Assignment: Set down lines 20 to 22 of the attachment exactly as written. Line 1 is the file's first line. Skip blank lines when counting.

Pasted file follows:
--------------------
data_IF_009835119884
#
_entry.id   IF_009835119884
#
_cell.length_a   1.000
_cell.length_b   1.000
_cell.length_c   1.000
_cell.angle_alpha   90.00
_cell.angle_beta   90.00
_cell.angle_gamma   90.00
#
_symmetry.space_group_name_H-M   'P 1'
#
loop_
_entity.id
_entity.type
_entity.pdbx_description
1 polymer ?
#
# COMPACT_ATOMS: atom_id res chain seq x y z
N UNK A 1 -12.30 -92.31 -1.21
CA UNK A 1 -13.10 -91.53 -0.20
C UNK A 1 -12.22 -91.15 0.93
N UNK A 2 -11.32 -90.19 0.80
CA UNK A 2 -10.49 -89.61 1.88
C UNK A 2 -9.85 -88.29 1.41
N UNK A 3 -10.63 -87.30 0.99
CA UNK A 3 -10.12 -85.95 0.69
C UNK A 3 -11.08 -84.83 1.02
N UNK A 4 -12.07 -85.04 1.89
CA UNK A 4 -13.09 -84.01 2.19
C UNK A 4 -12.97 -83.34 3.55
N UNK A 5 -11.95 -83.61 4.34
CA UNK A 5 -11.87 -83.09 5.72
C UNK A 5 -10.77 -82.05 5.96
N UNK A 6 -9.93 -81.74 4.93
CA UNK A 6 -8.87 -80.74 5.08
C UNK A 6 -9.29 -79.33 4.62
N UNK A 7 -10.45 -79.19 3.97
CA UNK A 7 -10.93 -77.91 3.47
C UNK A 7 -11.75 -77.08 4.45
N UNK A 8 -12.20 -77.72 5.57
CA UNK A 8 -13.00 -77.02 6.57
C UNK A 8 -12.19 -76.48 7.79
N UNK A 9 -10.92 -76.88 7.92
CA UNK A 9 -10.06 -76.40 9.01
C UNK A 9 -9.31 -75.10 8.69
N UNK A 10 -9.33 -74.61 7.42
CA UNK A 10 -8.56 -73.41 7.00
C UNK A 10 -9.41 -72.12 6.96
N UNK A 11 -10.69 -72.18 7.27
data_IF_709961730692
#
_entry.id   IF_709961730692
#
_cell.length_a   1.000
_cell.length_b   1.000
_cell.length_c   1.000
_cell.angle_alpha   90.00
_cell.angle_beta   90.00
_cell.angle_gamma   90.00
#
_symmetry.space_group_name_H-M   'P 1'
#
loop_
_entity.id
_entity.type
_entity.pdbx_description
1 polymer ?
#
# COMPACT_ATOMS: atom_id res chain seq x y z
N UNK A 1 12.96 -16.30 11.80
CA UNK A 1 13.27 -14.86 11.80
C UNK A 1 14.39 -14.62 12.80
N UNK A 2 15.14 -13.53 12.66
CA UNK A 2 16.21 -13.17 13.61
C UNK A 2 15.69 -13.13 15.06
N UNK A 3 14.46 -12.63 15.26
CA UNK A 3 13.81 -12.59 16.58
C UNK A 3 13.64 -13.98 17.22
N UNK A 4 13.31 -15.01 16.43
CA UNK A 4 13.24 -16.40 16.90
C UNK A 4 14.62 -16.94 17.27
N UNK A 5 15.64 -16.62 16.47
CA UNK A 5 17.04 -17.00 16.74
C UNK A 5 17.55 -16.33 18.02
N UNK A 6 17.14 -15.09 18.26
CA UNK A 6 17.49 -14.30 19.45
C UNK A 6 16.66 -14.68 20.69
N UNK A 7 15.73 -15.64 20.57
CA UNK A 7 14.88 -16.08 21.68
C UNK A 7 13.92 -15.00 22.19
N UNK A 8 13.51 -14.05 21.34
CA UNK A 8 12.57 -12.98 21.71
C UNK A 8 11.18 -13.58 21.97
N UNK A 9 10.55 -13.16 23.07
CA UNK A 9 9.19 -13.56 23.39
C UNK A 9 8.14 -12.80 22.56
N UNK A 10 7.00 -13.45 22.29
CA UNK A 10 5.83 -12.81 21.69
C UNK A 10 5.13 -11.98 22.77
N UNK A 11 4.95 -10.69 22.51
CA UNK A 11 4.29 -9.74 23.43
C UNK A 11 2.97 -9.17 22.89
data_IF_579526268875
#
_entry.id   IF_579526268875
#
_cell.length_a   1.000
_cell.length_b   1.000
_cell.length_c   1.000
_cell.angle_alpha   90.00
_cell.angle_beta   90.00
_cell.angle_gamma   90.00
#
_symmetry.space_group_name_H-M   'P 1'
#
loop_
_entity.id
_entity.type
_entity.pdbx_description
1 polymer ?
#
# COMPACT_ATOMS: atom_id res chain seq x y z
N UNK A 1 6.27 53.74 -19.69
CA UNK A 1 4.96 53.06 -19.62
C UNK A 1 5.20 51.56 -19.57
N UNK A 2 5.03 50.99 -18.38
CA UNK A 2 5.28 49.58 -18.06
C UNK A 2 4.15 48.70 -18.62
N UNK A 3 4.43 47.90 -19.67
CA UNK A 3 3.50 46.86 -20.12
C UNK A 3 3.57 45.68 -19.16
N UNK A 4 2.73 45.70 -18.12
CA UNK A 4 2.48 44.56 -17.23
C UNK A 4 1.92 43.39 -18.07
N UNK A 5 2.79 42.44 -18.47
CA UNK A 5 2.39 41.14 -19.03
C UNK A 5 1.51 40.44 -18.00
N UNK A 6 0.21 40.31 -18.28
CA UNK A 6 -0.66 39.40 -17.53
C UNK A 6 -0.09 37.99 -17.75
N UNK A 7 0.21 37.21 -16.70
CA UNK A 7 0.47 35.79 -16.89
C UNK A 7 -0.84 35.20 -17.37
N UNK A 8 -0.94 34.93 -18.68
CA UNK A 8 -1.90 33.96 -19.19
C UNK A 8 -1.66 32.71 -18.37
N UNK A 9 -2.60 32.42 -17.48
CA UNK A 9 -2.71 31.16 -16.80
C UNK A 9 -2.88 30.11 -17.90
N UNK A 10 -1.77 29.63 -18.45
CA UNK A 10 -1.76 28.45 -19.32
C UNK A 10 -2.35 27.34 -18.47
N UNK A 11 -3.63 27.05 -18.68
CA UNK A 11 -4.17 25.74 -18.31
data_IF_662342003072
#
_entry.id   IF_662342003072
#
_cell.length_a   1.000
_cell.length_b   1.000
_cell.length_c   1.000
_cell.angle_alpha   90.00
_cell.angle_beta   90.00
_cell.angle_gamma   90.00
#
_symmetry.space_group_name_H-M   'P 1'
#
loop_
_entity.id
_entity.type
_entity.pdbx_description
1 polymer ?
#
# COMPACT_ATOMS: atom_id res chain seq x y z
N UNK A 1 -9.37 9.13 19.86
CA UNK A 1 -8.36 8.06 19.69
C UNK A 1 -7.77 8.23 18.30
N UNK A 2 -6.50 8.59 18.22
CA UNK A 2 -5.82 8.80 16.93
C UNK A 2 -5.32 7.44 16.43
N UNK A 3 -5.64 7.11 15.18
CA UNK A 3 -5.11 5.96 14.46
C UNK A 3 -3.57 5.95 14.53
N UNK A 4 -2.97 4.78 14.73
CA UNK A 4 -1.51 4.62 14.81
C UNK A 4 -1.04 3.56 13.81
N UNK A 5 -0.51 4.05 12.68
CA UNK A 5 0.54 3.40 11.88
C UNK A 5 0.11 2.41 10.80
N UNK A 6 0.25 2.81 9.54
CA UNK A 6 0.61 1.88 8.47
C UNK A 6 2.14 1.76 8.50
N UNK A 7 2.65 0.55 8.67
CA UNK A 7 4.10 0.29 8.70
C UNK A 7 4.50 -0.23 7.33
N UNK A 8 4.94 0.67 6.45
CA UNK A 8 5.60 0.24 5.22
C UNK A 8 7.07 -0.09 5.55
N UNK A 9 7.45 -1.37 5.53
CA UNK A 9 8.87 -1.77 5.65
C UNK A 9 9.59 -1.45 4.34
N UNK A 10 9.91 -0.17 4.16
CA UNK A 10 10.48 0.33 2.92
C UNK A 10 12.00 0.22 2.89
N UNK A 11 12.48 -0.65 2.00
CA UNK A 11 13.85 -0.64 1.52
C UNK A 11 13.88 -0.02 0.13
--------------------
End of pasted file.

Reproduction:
# COMPACT_ATOMS: atom_id res chain seq x y z
N UNK A 1 -12.30 -92.31 -1.21
CA UNK A 1 -13.10 -91.53 -0.20